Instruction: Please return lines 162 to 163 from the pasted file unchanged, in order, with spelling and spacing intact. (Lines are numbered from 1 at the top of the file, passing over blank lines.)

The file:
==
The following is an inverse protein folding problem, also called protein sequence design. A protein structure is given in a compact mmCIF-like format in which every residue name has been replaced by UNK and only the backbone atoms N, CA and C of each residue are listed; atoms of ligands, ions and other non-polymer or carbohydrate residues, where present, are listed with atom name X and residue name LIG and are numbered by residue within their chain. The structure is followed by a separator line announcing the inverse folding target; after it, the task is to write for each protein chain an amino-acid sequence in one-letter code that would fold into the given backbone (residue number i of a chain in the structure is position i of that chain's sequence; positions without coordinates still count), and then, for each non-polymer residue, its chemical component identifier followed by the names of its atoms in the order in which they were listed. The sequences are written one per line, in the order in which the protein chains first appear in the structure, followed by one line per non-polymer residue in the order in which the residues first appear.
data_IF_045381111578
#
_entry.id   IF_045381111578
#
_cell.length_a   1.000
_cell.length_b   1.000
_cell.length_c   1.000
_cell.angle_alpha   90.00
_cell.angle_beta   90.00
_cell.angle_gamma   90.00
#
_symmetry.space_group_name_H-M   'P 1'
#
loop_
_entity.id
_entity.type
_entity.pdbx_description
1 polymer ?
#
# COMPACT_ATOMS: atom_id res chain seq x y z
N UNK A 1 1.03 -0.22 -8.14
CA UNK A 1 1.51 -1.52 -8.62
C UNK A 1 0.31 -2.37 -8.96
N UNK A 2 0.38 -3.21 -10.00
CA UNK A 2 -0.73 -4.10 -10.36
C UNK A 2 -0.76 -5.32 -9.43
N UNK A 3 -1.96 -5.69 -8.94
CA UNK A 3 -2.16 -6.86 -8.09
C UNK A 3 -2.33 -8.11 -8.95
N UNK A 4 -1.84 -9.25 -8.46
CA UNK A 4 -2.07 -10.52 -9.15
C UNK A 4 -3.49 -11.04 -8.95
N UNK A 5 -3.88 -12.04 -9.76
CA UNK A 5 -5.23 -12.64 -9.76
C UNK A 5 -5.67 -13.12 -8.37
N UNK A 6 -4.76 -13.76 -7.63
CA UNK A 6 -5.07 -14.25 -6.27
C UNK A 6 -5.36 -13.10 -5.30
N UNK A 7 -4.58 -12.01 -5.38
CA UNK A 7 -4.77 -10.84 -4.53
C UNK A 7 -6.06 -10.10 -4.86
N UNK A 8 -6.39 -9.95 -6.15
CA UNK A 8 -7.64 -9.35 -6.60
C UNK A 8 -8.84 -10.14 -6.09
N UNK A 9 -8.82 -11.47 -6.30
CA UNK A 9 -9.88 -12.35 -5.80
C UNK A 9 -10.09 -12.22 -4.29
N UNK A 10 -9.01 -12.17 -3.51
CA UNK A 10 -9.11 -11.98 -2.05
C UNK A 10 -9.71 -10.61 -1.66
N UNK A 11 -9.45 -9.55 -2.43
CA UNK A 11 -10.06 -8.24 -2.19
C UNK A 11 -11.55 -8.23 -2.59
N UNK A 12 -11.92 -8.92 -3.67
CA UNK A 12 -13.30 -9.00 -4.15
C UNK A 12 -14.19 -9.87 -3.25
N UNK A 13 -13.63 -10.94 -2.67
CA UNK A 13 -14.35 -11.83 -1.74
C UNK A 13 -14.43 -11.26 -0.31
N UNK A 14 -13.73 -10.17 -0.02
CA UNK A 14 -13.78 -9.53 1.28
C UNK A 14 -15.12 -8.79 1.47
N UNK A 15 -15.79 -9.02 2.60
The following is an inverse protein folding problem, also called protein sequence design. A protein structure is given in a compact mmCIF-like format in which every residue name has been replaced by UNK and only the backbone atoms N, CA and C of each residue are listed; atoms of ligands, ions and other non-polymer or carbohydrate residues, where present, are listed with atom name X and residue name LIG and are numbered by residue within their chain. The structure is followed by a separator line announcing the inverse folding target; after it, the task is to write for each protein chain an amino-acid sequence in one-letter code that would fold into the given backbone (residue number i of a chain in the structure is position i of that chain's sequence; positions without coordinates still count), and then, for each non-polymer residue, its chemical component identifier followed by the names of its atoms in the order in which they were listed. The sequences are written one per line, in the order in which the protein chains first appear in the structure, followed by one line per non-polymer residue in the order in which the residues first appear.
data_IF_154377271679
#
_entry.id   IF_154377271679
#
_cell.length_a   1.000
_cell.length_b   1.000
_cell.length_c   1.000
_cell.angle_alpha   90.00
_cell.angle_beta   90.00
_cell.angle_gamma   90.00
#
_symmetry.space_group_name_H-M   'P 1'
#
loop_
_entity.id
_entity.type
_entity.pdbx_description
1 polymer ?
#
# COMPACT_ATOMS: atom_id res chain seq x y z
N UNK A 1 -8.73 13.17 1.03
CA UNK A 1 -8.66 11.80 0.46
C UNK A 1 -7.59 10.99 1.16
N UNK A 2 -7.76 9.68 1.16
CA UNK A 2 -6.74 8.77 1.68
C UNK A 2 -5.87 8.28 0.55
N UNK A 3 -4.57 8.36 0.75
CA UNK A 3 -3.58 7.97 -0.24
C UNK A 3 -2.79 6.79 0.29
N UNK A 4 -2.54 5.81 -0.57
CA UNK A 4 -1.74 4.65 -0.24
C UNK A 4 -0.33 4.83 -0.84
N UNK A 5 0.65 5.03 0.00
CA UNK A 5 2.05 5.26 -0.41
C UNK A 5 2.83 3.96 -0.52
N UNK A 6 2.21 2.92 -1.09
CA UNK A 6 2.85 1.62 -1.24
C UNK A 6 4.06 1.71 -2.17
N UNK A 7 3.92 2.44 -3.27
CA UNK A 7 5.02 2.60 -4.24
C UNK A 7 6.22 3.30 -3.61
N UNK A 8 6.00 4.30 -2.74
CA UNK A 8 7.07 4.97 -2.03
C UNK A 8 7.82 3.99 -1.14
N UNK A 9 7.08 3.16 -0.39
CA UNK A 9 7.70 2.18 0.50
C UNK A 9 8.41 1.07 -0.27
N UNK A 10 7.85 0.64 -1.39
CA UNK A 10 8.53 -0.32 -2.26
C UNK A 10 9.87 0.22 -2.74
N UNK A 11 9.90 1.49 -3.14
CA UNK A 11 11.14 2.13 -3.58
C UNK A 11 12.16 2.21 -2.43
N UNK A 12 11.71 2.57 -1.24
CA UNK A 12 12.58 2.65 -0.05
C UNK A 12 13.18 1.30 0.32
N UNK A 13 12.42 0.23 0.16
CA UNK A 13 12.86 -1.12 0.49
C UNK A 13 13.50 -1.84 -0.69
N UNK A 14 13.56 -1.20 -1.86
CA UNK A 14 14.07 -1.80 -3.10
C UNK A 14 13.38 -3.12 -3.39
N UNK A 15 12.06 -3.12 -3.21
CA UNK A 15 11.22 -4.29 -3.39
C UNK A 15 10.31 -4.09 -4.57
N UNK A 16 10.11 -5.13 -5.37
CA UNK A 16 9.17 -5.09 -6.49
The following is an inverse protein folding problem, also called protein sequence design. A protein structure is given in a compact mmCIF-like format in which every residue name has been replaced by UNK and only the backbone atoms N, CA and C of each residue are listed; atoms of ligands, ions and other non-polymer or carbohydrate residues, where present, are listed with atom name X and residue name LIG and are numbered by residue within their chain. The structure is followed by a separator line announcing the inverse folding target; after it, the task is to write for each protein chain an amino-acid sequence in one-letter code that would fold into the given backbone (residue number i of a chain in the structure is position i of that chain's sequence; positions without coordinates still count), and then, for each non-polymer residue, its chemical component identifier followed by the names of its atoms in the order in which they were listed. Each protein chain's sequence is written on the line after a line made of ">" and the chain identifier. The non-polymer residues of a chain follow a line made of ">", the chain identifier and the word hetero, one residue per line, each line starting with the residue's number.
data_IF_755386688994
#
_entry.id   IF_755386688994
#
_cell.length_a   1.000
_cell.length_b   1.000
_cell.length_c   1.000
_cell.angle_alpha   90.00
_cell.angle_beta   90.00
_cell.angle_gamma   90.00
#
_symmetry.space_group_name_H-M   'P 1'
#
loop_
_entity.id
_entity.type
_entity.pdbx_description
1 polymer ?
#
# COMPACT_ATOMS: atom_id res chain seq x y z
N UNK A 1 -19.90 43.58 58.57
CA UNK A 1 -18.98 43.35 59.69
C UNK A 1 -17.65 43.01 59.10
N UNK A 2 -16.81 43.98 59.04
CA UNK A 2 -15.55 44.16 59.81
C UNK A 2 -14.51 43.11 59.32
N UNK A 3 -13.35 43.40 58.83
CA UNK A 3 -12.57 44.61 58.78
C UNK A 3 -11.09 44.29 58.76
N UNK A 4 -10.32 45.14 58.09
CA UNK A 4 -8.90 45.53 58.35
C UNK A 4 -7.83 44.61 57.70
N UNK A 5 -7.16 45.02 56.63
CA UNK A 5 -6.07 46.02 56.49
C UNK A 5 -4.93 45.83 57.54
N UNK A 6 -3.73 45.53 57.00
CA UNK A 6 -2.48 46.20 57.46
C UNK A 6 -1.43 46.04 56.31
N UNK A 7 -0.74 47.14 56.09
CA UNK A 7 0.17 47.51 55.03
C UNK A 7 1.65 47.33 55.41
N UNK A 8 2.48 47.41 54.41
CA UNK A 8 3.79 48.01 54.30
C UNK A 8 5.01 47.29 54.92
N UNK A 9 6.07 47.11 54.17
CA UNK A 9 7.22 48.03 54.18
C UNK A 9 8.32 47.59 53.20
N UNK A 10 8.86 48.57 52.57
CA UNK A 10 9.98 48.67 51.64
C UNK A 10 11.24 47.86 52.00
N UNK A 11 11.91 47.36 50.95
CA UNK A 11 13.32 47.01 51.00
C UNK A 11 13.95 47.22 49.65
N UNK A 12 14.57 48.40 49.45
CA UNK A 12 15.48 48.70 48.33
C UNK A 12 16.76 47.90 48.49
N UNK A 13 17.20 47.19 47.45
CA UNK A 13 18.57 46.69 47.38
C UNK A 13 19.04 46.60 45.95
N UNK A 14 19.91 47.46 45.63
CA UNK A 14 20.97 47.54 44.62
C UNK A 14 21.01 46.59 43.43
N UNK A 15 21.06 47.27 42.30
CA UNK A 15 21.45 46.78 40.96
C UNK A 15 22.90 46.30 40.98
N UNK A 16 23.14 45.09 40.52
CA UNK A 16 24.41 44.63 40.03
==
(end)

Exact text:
C UNK A 3 -11.09 44.29 58.76
N UNK A 4 -10.32 45.14 58.09